The prothallus and sexual organs may resemble those of the Polypodiaceae; in Aneimia and Mohria the prothallus, though flattened, is not bilaterally symmetrical, the growing point being on one side; a filamentous type of prothallus is known in Schizaea.
The prothalli, while resembling those of the Polypodiaceae, have points of similarity with those of the preceding groups.
The dehiscence of the sporangium is almost transverse, as in the Polypodiaceae, but the annulus is slightly oblique.
A consideration of the Filicaceae as arranged above will show that the several sub-orders may in general terms be said to form a series between those in which the sorus consists of a single circle of bulky sporangia and those Polypodiaceae in which the numerous small sporangia appear to be grouped without order in the sorus.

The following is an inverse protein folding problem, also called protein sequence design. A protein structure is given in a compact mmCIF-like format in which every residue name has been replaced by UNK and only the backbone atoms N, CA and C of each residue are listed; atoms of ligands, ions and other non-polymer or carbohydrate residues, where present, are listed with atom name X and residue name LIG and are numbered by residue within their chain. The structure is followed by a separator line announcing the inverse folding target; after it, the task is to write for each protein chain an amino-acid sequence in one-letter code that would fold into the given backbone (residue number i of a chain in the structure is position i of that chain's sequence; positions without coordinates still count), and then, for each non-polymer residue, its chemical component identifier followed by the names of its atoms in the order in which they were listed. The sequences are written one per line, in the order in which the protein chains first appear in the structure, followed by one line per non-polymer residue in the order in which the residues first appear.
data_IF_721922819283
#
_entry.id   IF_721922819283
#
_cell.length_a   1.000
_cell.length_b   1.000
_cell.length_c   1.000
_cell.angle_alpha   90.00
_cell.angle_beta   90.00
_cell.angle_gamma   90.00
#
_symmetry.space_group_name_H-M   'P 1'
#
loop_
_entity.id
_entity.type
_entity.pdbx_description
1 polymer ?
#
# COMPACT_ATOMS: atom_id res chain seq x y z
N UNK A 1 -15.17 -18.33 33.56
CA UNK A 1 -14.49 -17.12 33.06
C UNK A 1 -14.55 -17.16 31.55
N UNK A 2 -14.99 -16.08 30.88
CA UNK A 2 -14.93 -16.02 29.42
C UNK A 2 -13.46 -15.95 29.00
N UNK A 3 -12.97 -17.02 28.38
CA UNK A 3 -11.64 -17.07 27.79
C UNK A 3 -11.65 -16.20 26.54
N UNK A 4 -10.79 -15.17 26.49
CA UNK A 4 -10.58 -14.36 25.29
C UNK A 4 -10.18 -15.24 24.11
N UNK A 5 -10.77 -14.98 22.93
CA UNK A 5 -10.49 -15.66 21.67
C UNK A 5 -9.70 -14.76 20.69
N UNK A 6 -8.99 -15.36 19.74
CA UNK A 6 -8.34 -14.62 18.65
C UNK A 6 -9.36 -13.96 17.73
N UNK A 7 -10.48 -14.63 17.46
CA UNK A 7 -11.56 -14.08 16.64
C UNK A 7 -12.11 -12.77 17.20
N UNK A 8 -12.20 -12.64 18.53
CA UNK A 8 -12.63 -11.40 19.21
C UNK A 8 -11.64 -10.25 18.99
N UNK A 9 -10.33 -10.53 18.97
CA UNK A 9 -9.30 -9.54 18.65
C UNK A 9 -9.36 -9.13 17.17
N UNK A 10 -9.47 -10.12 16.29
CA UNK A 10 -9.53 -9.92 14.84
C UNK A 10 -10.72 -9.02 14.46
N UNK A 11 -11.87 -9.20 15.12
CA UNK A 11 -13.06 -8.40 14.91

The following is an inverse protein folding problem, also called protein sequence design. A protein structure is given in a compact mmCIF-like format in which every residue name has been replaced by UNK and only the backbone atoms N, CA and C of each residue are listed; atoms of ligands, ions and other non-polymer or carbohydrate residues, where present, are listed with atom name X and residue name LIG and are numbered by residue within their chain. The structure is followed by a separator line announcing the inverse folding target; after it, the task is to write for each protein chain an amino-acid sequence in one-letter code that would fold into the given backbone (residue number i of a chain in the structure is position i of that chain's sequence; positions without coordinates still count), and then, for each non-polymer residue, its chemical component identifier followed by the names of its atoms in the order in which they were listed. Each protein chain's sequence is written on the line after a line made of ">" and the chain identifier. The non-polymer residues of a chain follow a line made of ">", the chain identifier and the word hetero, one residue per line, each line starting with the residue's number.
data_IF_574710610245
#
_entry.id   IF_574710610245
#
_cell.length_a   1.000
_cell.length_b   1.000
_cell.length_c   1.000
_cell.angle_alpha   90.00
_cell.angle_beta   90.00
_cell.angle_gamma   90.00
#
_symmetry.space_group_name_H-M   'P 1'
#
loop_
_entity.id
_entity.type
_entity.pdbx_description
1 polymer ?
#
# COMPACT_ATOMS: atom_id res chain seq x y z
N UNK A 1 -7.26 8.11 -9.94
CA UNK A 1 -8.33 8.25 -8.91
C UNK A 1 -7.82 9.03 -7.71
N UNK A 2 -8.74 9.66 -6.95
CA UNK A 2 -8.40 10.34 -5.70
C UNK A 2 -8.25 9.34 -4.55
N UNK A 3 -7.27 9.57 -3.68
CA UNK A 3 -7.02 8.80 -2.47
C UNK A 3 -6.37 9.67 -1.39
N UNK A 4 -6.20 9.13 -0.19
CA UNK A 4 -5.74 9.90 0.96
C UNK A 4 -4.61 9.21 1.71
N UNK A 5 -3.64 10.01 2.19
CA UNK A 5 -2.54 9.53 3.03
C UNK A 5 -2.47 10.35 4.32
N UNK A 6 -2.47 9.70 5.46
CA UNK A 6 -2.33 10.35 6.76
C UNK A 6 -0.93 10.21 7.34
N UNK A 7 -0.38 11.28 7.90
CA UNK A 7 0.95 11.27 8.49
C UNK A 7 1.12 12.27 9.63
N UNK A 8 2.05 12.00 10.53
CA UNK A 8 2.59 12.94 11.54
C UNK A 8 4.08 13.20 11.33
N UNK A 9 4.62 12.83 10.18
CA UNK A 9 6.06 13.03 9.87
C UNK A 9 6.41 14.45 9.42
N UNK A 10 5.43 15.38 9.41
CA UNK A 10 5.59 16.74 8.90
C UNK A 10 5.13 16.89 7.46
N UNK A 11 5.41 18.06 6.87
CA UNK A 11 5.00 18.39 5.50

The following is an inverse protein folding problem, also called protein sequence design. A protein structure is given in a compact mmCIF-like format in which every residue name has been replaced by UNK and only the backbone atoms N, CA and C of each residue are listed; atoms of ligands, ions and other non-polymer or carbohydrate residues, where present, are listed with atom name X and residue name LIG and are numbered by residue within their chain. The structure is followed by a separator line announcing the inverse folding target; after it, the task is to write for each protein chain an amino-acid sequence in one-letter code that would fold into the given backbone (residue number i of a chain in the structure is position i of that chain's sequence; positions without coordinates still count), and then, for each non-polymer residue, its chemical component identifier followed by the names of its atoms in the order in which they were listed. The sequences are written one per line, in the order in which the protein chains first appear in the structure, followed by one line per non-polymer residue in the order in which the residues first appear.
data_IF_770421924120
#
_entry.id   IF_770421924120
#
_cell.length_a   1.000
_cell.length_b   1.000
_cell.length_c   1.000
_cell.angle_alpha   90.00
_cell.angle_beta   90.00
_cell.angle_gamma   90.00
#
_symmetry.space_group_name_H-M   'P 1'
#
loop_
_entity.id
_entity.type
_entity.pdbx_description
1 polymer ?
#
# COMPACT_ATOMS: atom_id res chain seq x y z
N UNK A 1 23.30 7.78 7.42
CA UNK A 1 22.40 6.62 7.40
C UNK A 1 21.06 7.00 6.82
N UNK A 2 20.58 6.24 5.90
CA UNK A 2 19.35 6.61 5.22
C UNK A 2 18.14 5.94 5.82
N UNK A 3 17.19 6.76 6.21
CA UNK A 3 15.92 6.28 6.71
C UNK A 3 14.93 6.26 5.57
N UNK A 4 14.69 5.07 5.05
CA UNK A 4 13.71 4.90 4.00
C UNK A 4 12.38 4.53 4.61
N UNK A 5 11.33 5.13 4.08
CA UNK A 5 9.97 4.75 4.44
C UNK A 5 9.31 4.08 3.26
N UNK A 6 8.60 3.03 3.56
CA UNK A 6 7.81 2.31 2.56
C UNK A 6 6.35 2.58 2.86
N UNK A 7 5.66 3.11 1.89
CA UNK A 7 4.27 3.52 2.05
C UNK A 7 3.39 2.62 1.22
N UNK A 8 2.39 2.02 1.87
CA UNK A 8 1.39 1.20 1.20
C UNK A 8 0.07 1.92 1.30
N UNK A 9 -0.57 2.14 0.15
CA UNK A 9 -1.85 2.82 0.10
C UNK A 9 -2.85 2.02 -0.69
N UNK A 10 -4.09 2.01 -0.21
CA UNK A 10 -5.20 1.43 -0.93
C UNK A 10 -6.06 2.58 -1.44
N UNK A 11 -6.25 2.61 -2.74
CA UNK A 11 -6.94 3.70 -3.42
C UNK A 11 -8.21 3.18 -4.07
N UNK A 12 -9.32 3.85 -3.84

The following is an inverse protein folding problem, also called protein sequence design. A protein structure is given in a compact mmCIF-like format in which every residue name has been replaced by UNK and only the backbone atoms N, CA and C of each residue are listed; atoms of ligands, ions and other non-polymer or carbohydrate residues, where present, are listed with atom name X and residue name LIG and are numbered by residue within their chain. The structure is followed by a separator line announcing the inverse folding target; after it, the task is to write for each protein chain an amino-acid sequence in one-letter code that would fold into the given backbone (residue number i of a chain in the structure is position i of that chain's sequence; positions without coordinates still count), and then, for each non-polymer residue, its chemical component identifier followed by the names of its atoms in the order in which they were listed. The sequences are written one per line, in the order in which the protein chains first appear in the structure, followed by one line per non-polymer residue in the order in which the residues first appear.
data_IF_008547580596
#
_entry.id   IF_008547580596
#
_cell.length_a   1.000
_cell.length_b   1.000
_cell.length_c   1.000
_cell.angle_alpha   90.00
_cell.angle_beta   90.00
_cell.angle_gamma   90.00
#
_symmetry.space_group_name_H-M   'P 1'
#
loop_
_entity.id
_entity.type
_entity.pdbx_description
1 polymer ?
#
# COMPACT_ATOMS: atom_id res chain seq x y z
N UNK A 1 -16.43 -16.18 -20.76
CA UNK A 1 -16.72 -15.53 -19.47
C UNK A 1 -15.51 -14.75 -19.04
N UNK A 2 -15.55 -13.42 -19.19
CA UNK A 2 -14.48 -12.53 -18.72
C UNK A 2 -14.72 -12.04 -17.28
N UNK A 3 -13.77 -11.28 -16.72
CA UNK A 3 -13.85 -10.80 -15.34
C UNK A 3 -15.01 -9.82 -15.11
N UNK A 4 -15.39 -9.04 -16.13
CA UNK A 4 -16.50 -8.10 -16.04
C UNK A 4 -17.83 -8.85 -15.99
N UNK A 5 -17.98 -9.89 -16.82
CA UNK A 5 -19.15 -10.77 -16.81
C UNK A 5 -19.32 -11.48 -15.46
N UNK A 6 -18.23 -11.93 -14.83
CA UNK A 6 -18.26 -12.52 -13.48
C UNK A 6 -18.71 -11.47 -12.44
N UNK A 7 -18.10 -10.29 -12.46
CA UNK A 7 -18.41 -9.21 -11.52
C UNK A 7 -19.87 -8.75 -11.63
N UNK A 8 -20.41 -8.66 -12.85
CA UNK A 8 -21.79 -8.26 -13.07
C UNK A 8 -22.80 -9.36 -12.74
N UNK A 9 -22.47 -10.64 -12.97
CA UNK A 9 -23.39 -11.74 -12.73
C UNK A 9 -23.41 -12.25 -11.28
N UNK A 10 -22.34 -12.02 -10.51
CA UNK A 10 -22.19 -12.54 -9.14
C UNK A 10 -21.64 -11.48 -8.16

When the survey is extended to the extinct Ferns of which the fructification is known, many of those from the more ancient rocks are found to group themselves with the existing sub-orders with large sporangia, such as the Marattiaceae, Gleicheniaceae and Schizaeaceae; the Polypodiaceae, on the other hand, do not appear until much later.
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